Maltitol is a sugar alcohol (also called a polyol) with very similar properties to sugar but less calories. Like other sugar alcohols (xylitol, mannitol etc) it has a slightly laxative effect and it is not recommended to consume more than 50 gm per day. It occurs in nature, chicory leaves contain a small amount, and as such it is sometime described as a natural sweetener. Nevertheless, everything commercially available, is artificially produced from cereal crops.
It has a higher glycemic index than most other sugar alcohols and so is not as useful for diabetics though still safe if consumed in moderation.
It is very often uses in processed foods as a sugar substitute. For example 'sugar free' chocolate is often sweetened with Maltitol. This can be somewhat misleading as it is still a fairly high glycemic and high calorie sweetener. It is used in medicine, as an ingredient in moisturizers, and it helps keep processed foods moist. It is less hygroscopic than sugar, meaning it absorbs less moisture from the atmosphere. This makes it useful as a coating in hard candies and chewing gums with hard coatings.
Not many for the consumer, more for food producers. It has fewer calories than sugar. (68% for the same sweetness) It has a good taste, and lower glycemic index than sugar. This makes it somewhat suitable as part of a diabetic diet. Like all sugar alcohols it is not metabolized by bacteria in the mouth and so it does not contribute to tooth decay.
In fact it has been shown, like xylitol, to have a beneficial effect on dental hygiene, reducing plaque and caries.
As with most sugar alcohols it has a slightly laxative effect but only if consumed in relatively large quantities. (100 gm or more per day) Consumption of less than 10 gm appears to have no laxative effect at all, and it is generally considered safe.
No official guideline is issued. Good advice would seem to be 50g or less.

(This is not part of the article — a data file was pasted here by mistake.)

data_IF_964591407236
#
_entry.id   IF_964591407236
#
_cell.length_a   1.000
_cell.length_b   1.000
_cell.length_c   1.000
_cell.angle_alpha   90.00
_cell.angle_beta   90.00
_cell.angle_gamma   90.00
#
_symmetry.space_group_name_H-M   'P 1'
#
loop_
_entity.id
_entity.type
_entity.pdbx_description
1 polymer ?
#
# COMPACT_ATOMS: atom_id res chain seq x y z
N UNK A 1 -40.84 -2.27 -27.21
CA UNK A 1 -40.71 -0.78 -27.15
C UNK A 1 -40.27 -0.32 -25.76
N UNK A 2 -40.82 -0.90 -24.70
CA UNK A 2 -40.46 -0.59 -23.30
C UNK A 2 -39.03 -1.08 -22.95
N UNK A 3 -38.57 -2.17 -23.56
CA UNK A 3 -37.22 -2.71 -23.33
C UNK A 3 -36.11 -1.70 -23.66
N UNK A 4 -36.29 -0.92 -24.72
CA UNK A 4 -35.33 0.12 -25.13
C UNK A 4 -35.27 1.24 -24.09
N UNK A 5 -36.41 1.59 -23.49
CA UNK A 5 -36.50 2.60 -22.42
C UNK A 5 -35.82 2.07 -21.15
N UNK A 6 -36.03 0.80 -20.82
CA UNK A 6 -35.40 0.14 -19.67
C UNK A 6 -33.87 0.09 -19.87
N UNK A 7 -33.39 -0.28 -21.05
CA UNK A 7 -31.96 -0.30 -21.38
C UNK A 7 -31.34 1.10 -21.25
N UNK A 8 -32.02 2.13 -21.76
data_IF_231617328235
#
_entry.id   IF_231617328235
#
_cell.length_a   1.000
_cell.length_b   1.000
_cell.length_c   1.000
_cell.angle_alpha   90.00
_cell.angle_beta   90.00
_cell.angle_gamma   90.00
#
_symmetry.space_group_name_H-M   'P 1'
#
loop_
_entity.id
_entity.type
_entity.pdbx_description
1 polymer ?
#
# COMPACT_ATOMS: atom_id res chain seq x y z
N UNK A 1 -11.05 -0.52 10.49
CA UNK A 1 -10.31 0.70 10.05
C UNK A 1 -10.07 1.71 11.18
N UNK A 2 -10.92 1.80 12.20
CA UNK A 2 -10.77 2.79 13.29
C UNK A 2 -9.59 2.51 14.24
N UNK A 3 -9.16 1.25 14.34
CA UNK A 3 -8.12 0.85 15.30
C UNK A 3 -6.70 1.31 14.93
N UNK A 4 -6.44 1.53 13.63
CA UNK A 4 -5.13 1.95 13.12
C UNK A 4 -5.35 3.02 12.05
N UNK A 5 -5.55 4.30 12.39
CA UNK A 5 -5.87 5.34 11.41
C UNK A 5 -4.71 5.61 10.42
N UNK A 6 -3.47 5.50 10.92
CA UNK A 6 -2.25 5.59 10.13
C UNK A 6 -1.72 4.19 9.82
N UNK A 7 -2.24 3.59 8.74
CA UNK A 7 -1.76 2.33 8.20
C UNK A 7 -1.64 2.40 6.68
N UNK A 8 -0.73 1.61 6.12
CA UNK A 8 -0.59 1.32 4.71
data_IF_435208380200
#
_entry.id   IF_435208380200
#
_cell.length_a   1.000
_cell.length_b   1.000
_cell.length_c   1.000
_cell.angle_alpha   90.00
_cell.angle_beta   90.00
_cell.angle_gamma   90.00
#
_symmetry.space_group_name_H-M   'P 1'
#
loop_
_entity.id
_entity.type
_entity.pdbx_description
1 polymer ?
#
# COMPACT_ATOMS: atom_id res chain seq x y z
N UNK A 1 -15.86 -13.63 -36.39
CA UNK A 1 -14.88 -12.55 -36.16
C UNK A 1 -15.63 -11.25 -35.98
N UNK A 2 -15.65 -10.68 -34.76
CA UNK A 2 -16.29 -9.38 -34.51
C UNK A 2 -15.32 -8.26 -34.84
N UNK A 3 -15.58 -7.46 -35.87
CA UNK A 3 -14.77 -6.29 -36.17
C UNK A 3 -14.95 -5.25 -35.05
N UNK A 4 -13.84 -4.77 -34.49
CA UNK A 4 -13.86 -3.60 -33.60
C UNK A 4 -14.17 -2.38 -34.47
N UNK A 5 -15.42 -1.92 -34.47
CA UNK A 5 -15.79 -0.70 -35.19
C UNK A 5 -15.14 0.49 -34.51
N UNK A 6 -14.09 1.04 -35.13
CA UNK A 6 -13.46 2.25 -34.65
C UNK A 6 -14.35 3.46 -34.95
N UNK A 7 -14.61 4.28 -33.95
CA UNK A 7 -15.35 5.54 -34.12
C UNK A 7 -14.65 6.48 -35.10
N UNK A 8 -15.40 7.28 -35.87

CSPI (US) Recommendation
The recommendation issued by the Center for Science in the Public Interest (US) for this substance is - CUT BACK
This is mainly due to the laxative effect, that maltitol, like all sugar alcohols, produces.
It is made from Maltose that is derived from wheat and corn. The Maltose is produced by using enzymatic hydrolysis of the starch. This is then subjected to catalytic hydrogenation, and finally filtration. So it can hardy qualify as a natural product!
It is not generally sold to the consumer. On the commodity market it is an average priced sweetener, costing about 72% as much as sugar for the same unit of sweetness.
Maltitol Market Share:
In 2012 it sold approx 0.16 million tonnes equivalent out of a total world market of approx 188 million tonnes. (Sugar was about 155 million tonnes) This would give it about 0.09% of the total market by unit of sweetness. By value it would be slightly less. So it represents a tiny part of the total market.
It is used in the production of candies, chewing gum, chocolate and ice cream. Most sugar alcohols produce a cooling effect in the mouth. This is desirable in the case of chewing gum and produces a refreshing effect. In other foods this is undesirable.
It does not have a significant cooling effect (about the same as sugar) and so is very suitable for use in chocolate and other similar products. It seems to produce a very good flavor and may even enhance the subtle flavors in milk chocolate. However it is worth noting that chocolate labeled as 'sugar free' is often sweetened with this sugar alcohol. Diabetics should be aware that it has a GI of 35, much lower than sugar, but not zero. So it should be taken into account when counting carbs.
Like all sugar alcohols, it does not actually contain any alcohol, co no nead to worry in this regard!
It is approved for use in most countries, in some cases a warning is applied regarding excessive consumption having a laxative effect. Approved as E965 in the EU.
It is a useful sugar substitute, but it does not contain zero carbs. One spoon of sugar contains 16 calories. To achieve the same sweetness it would be necessary to consume 11 calories of Maltitol. This is a saving, but not very much. In fact Erythritol (also a sugar alcohol) at only 1 calorie for the same sweetness is a much better substitute in this regard.
|Name||Calories / Gram||Sweetness Index||Glycemic Index||Calories / Spoon-Equiv|